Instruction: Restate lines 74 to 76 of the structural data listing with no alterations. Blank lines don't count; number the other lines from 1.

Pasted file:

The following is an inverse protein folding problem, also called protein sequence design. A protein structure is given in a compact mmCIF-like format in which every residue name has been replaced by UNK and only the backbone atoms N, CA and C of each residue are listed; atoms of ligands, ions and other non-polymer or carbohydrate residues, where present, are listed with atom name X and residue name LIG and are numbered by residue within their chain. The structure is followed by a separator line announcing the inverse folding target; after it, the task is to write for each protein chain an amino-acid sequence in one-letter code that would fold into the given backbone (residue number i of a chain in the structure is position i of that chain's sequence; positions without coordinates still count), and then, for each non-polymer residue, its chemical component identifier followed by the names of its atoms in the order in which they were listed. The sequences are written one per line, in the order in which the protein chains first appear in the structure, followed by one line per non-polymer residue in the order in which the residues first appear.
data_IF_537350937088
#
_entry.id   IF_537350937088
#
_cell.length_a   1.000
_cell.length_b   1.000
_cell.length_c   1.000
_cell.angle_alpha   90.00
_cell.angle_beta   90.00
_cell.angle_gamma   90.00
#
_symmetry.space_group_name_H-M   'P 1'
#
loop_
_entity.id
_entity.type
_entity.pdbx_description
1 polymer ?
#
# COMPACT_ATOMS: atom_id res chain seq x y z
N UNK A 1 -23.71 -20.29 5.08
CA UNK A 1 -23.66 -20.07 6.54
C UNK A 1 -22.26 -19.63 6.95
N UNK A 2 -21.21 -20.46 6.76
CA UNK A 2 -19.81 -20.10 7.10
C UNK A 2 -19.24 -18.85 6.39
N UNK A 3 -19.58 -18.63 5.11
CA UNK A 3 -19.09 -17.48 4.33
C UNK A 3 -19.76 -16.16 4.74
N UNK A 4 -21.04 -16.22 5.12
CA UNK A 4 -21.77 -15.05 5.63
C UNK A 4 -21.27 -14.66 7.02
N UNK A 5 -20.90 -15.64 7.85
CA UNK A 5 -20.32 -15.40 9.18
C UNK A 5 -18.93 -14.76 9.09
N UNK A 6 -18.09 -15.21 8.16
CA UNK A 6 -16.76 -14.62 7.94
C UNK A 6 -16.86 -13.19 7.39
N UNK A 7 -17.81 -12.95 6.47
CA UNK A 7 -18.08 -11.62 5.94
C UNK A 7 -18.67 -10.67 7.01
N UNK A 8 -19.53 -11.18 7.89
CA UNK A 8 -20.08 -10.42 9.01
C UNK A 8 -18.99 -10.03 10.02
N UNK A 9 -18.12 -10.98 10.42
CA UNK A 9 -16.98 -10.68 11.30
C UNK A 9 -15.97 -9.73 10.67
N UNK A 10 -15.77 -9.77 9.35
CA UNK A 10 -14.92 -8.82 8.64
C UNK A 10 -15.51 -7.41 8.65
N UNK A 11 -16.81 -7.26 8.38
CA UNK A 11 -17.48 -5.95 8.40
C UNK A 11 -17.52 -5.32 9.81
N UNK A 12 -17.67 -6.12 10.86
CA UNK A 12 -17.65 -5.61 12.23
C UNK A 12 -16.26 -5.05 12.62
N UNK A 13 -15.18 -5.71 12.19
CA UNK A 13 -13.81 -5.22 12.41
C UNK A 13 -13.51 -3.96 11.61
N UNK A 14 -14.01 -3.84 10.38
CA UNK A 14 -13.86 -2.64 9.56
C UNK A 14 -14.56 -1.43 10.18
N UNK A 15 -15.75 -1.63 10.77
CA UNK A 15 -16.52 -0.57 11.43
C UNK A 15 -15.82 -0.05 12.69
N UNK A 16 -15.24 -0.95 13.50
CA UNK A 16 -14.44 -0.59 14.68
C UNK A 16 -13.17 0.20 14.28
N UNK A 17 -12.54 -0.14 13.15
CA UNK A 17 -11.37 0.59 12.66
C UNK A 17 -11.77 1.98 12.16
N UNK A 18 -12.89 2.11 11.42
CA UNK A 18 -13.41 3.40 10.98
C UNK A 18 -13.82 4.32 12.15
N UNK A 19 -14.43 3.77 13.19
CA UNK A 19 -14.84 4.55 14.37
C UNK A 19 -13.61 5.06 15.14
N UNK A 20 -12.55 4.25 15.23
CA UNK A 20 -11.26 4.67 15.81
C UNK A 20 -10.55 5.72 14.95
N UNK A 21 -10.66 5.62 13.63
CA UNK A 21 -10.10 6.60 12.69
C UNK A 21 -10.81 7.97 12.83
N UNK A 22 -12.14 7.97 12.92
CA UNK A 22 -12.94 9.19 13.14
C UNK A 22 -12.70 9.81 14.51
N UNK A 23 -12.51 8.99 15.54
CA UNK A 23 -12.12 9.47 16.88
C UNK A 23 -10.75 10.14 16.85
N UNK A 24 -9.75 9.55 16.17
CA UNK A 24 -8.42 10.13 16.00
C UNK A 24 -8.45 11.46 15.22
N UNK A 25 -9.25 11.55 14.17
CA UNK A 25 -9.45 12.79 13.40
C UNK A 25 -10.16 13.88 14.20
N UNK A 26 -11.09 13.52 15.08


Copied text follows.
CA UNK A 18 -13.41 3.40 10.98
C UNK A 18 -13.82 4.32 12.15
N UNK A 19 -14.43 3.77 13.19